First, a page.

In 2022, the course was set for Viking Line’s sustainability far into the future
6. April 2023
The placing in service of the new climate-smart Viking Glory and the sale of two old vessels were milestones in Viking Line’s sustainability work last year. EU regulations for vessel emissions are being tightened, and the company is showing the way to lower-emissions maritime transport for the entire sector. Viking Line’s sustainability measures in 2022 and views on the future of maritime transport have been compiled in a newly released sustainability report.
In 2022, changes were made in Viking Line’s vessel fleet that will have a long-term impact on the company’s total emissions. The new climate-smart Viking Glory was added to the fleet in early March, and the company’s two oldest vessels, M/S Amorella and M/S Rosella, were sold.
Viking Line’s colours are now carried by five vessels, with both Viking Glory and Viking Grace using liquefied natural gas (LNG) as fuel. These two climate-smart vessels are equipped to switch to renewable or synthetically produced fuel when that is available in sufficient quantities and at an economically sustainable price.
“Emissions per nautical mile from our vessels have been reduced by nearly one third over the past 15 years. Given that we have rejuvenated our vessel fleet and invested in technology that is even more climate-smart, emissions will also continue to decrease in the years ahead,” says Viking Line’s Sustainability Manager, Dani Lindberg.
“In the Decatrip project, we have our sights set farthest out in the future. We are exploring the possibilities of creating a so-called green corridor between Turku and Stockholm, along which goods and passengers would be transported net-zero. Our partners in the project are Rauma Marine Constructions, Åbo Akademi University and Kempower.”
Emissions restrictions on maritime transport will be made much more stringent. Shipping companies that operate in European waters will be affected in the years ahead by the Fit for 55 programme, which is part of the EU’s Green Deal for a green transition; by the emissions trading system; and by the International Maritime Organization (IMO)’s strategy to reduce greenhouse gas emissions.
“With more stringent EU environmental requirements, continuing maritime transport operations will be economically unsustainable using the same old model. Shipping companies must be able to reduce their emissions substantially, and this will not happen without switching to more emissions-efficient and ultimately non-fossil fuels. We here at Viking Line are working proactively for this change and are already a role model in climate-smart solutions,” says Dani Lindberg.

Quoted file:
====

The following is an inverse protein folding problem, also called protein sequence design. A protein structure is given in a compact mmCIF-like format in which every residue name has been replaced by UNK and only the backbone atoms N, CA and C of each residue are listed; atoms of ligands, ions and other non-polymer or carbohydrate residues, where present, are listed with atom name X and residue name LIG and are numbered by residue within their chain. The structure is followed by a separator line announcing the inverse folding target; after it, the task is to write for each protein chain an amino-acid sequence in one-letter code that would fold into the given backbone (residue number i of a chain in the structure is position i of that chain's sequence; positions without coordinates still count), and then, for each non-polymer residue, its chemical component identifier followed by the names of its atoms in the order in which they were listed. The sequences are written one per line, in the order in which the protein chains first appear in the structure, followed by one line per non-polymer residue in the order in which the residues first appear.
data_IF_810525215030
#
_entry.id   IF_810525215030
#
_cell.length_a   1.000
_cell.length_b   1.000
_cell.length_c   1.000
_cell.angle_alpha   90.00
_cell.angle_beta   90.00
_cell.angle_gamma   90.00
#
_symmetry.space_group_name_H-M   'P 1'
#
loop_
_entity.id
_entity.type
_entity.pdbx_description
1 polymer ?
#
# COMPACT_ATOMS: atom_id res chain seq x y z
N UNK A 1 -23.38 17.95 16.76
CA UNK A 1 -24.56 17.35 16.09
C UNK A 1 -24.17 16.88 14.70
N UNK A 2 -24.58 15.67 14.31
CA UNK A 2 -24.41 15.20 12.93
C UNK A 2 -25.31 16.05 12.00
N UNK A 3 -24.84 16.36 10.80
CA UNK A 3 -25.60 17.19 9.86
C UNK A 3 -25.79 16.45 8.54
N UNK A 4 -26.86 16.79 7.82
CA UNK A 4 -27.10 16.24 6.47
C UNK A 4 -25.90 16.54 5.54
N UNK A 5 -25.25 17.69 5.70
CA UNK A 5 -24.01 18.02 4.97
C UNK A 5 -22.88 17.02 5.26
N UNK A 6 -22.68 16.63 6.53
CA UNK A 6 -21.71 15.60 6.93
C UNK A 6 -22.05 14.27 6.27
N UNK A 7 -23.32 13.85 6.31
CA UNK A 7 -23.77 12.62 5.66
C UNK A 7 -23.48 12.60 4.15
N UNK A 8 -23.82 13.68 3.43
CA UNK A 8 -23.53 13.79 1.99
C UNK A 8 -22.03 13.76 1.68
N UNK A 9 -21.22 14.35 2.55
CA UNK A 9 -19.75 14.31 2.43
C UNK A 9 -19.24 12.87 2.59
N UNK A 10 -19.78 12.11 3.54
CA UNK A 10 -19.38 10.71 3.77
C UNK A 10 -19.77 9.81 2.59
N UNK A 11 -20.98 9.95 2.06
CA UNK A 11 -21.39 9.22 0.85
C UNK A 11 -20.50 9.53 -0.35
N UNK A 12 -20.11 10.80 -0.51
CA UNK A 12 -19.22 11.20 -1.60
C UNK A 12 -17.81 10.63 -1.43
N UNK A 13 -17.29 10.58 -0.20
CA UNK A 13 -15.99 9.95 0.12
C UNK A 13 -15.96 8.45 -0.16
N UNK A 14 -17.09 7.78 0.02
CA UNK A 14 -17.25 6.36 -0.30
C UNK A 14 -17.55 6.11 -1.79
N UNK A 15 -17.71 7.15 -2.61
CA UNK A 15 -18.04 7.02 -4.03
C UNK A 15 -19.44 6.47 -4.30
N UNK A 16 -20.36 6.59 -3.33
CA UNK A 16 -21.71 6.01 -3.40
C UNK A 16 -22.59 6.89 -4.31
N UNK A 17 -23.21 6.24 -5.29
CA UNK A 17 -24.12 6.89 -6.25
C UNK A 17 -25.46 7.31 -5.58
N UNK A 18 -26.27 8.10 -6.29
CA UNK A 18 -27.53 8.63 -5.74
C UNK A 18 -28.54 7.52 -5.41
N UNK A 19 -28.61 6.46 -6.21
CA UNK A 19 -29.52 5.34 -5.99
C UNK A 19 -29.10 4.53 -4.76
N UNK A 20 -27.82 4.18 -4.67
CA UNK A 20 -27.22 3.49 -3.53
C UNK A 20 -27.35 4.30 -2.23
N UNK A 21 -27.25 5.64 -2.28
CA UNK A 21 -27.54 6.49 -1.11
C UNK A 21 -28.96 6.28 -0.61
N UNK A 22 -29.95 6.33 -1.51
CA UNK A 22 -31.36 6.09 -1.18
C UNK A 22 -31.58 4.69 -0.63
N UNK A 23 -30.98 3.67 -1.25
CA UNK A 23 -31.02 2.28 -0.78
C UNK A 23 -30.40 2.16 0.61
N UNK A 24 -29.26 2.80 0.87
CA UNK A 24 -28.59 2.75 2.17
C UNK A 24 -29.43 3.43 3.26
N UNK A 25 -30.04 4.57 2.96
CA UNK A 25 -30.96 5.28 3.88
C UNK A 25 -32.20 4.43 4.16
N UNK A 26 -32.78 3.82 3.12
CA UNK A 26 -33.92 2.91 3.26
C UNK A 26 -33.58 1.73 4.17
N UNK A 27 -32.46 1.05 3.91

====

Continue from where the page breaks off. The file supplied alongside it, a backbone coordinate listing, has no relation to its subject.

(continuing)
Maritime transport on the Baltic Sea plays an important role throughout the trans-European transport network and in goods traffic. In 2022, three of Viking Line’s vessels sailed under a Finnish flag, and in March 2023, Viking XPRS was also transferred to the Finnish Register of Ships. Last year, the company transported 1.5 million tonnes of goods and served nearly five million passengers.
“Especially with the global situation today, it is important in terms of preparedness that Finland has a competitive domestic shipping sector. In a broader perspective, about 90 per cent of global trade is by sea, and the value chain of almost every industry involves maritime transport. So being one of the first to develop and introduce new solutions is really important and something that has a great impact.”
A few highlights from Viking Line’s sustainability report 2022
- The launch of Viking Glory in March further reduced Viking Line’s environmental impact on the Turku–Mariehamn–Stockholm route. The vessel’s cargo capacity is 66 per cent larger compared to its predecessor M/S Amorella, but its carbon dioxide emissions are expected to be more than one quarter less compared to Amorella.
- Amorella, which was built in1988, and M/S Rosella, which was built in 1980, were both sold.
- Viking Line employed 2,428 people, 1,927 of whom resided in Finland. More than 100 million euros was paid in salaries and wages.
- On Viking XPRS, Viking Grace and Viking Glory, 1,300 tonnes of food waste was recovered, which generated 99,000 cubic metres of biogas. That is equivalent to 112,000 litres of petrol.
- A total of 286 tonnes of glass was collected on board the vessels. 20% less energy is used in the production of recycled glass than in glass production with sand, sodium and lime.
- At the Finnish Travel Gala, Viking Line was named Sustainable Business of the Year as well as Transport Company of the Year. A major factor in both awards was the company’s long-term investments in environmentally-friendly technology and in innovations to renew the passenger experience.
- According to a survey carried out by the EPSI Rating Group, Viking Line has the most satisfied and most faithful customers among all passenger transport operators in Finland. The company also tops the sustainability index for passenger transport in the survey.
Here you can find the sustainability report
For further information:
Dani Lindberg, Sustainability Manager
firstname.lastname@example.org, tel. +358 18 270 00
Johanna Boijer-Svahnström, Senior Vice President, Corporate Communications
email@example.com, tel. +358 18 270 00
Christa Grönlund, Communications Manager
firstname.lastname@example.org, tel. +358 9 123 51
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